Monday, January 18, 2010

 

Ask the Administrator: Charter Colleges?

A longtime reader writes:

Here in [unnamed state] state support for higher education is shrinking fast. Some of this is cyclical, but those cycles can't mask a longer term, downward trend. Where once the state provided support for about 65% of our operating budget, that number has fallen to around 17%. I'm writing from a four year university, and don't have comparable numbers for community colleges. They are funded through a separate state agency.

There still remains a substantial overhead structure for the [unnamed state] state universities, and second guessing and restrictions on activities, tuition/fee increases and the like. And, to a limited extent, there are some joint operating arrangements - mostly in terms of legacy information systems.

Though most of my colleagues hope we can just hold our breath until times get better, I am more pessimistic and don't expect any windfall increases in state funding once the recession cycle is gone.

So - is there something we can learn from the charter school movement in primary and secondary education? Should our university work to become more private and less public - at least in terms of organizing our educational process? If we could gain the higher education equivalent of charter school status, could we free ourselves from self-limiting regulation? Anecdotally I'm aware of some state-sponsored schools that look more private than public, so the model is not brand new.

I'm an economist so worry about fixed and variable costs and the like. I'm not sure there is enough cost savings if we could "shed" the burden of state administration. Presumably we could keep, at our option, any joint purchasing/operating arrangements with the other schools. The major advantage that could come from this arrangement would be more strategic flexibility, and perhaps, over time, more buy-in from our own faculty for innovative, cost reducing processes.


Honestly, I'm conflicted on this one.

Certainly, the direction of things is an accelerating pace of cost-shifting from the taxpayers as a group to students individually. Your state isn't alone in that. Last week IHE had a story about somebody proposing a new public college in Philadelphia, which struck me as odd since Temple University is already there. The story mentioned that Temple is "state-related," as opposed to "public." That was a new one to me. I don't know the particulars -- Pennsylvanian readers are invited to clarify that in the comments -- but it struck me as similar to what you're proposing here: greater autonomy in exchange for less funding. (I think UVA, in Virginia, did something similar a few years ago.)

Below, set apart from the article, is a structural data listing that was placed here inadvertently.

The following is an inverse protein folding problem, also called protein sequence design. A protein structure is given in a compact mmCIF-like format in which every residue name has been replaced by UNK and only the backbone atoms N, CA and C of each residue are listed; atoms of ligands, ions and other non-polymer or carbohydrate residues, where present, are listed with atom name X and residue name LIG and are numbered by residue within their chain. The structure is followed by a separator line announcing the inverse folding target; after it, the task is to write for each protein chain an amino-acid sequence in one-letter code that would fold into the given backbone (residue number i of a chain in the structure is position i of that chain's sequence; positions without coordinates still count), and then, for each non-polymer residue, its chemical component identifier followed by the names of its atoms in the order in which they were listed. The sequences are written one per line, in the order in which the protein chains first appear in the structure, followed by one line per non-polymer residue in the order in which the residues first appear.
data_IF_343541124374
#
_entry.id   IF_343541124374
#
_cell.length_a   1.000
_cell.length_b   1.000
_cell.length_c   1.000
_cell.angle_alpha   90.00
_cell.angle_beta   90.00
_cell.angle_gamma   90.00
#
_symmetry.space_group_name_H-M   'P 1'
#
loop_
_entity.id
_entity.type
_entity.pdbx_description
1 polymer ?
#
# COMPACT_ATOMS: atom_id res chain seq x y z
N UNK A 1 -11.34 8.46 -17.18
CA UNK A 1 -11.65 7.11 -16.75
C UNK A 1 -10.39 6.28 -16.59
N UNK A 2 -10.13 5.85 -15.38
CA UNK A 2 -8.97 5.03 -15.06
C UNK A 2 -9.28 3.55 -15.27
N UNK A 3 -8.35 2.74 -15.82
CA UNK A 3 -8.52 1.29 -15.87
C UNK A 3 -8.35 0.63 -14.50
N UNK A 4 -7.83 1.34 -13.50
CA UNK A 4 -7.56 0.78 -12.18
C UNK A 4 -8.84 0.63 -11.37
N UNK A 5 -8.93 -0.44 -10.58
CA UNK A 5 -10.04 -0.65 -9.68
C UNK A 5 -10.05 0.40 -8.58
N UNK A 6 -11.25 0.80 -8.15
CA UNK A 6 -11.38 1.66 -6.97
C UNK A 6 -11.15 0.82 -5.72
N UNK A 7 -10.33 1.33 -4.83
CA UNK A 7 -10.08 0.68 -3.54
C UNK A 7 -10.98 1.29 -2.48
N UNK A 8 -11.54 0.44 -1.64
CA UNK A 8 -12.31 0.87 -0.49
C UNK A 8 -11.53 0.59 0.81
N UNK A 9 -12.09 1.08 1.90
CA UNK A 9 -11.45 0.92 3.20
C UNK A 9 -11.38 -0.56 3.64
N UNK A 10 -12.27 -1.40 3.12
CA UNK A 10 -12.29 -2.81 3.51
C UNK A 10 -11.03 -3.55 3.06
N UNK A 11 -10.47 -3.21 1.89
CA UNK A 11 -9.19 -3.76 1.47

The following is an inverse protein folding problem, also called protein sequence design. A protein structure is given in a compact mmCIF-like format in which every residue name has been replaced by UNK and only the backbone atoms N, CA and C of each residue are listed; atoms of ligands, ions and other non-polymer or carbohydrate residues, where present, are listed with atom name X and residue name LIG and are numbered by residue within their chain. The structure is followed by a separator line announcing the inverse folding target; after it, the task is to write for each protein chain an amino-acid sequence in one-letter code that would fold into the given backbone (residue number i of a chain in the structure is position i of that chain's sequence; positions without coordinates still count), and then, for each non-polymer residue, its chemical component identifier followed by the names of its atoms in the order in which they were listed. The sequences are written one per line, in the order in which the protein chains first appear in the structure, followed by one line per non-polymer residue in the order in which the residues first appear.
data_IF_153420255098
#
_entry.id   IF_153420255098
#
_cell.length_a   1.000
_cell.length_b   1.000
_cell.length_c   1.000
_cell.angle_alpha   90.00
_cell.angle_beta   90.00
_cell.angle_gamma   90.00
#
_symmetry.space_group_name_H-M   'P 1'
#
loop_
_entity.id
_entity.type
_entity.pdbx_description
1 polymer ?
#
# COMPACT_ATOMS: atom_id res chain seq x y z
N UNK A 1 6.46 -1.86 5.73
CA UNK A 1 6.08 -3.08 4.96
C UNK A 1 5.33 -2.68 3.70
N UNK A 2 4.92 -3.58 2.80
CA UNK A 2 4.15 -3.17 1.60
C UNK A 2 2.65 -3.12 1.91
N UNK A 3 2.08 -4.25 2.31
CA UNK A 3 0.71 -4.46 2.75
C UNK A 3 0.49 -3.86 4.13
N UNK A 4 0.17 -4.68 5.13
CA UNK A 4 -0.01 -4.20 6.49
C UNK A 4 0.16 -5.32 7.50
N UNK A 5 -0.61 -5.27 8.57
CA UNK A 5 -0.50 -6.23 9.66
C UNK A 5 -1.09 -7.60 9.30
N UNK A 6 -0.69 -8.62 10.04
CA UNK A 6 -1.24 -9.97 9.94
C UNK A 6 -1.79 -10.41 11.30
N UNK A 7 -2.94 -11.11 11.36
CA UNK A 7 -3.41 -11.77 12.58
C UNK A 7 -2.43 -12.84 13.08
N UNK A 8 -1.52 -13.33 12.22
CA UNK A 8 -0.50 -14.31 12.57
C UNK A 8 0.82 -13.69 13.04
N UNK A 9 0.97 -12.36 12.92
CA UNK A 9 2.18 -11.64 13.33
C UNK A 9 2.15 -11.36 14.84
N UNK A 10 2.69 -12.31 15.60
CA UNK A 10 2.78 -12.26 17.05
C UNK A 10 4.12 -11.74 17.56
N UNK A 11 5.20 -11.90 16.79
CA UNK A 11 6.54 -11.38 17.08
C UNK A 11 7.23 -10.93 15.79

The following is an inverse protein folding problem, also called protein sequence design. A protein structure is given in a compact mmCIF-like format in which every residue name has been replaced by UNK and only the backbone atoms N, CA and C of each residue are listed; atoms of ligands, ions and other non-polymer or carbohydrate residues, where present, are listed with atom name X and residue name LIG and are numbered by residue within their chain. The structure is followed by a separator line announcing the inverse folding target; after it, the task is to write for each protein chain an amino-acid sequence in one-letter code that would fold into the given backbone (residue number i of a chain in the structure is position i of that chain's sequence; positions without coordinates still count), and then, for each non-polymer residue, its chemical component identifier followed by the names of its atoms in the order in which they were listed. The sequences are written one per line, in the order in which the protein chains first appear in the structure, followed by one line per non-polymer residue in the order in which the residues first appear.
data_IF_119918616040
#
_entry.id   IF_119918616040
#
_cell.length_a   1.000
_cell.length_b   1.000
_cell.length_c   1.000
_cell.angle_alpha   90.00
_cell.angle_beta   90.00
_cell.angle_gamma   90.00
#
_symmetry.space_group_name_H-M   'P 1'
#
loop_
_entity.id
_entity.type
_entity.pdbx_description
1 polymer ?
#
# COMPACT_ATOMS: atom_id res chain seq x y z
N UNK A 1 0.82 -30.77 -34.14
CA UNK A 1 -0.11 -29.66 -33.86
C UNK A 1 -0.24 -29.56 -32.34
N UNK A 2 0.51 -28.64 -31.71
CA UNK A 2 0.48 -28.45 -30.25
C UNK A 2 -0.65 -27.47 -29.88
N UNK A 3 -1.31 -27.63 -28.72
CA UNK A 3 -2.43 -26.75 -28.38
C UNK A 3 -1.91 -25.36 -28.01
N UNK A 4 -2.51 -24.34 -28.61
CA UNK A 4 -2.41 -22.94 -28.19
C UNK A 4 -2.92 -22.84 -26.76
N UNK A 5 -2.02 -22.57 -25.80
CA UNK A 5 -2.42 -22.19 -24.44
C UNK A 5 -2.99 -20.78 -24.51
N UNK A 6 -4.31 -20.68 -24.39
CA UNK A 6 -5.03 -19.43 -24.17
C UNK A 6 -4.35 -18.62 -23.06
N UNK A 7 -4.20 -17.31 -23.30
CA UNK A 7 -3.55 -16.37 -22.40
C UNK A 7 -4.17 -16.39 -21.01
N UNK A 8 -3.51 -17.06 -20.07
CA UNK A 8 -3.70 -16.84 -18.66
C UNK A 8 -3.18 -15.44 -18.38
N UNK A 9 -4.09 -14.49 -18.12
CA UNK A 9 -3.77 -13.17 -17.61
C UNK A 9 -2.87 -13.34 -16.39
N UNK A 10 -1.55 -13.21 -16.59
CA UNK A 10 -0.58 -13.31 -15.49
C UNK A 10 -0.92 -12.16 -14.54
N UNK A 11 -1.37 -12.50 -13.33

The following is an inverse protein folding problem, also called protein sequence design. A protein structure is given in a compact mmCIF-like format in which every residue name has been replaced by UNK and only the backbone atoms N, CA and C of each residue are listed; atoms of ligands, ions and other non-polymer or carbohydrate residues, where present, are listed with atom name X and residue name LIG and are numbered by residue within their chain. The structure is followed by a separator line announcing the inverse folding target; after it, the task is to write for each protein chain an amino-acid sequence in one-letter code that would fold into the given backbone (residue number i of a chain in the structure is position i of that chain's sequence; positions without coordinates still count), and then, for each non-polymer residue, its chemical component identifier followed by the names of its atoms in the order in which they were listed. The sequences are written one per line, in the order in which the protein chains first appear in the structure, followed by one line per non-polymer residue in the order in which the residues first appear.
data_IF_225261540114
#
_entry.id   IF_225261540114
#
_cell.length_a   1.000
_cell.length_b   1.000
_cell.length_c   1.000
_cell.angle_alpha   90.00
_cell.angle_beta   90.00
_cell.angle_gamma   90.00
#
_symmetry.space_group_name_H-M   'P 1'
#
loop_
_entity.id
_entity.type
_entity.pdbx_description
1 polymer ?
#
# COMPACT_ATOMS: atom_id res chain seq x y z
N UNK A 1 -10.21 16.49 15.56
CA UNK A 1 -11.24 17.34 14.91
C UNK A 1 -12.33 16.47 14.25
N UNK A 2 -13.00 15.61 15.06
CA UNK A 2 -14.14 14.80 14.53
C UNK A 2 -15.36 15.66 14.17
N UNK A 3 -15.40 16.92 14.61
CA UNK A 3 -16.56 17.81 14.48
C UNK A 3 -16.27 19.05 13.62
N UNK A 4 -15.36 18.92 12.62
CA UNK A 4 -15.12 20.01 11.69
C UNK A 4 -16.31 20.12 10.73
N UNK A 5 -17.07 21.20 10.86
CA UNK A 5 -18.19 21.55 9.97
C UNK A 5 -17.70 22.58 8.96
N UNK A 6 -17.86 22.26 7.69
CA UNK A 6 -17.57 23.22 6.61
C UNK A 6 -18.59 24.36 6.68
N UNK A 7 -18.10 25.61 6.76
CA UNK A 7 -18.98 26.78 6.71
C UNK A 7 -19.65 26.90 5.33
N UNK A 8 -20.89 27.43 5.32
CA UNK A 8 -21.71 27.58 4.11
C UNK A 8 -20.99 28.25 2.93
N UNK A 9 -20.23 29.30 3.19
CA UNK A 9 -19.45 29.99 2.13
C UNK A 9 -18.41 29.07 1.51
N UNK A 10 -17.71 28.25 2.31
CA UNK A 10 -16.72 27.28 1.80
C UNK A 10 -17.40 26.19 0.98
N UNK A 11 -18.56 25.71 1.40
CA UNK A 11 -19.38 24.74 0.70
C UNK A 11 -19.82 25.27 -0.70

The arguments in favor of this boil down to making a virtue of necessity. If the funding is drying up anyway, why not acknowledge the fact, get ahead of the curve, and at least gain some operating autonomy for your troubles? If he who pays the piper calls the tune, then stiffing the piper means you have to shut the ()&^^ up. I've noticed in my own state that the state's share of our budgets is dropping like a stone, but its demands in terms of restrictions, reporting, and all flavors of 'accountability' keep growing. Presumably there will come a point at which the trade-off simply isn't worth it.

That said, though, most of the reforms I think would help couldn't really be implemented on a single campus. Movement away from a time-based measure of learning ("credit hours," "four-year degrees," etc.) is an absolute necessity for long-term cost control, but it would only work if it were done on a large scale. If my cc decided unilaterally to move to credits based on, say, demonstrated competencies, then our students would be in for a series of nightmares when they tried to transfer. Financial aid, which is largely federal, would get even more complex than it already is.

It gets worse. Even if the states pulled back, the feds would still be involved through financial aid. We'd still have all the compliance costs of the various pieces of federal legislation, and the omnipresent carrot-and-stick of federal funding and oversight. In some states, too, community colleges draw local funding as well as state funding, usually from counties. If the state pulled back but the county didn't, the potential for local county political shenanigans would be even greater than it already is. In states that fund cc's through 'millages' -- dedicated property taxes passed by referendum -- the voters would be given a free pass never to support millages again. (Alternately, we could theoretically see incredible disparities in funding from county to county, just like we do from school district to school district. This strikes me as a terrible outcome.)

Then, of course, there's the basic issue of fairness to low-income students. Financial aid is great, and it helps, but most of the increased cost to students would come in the form of loans. Student loans are a nasty deadweight cost when you're just starting out in the workforce, especially when the workforce is shrinking.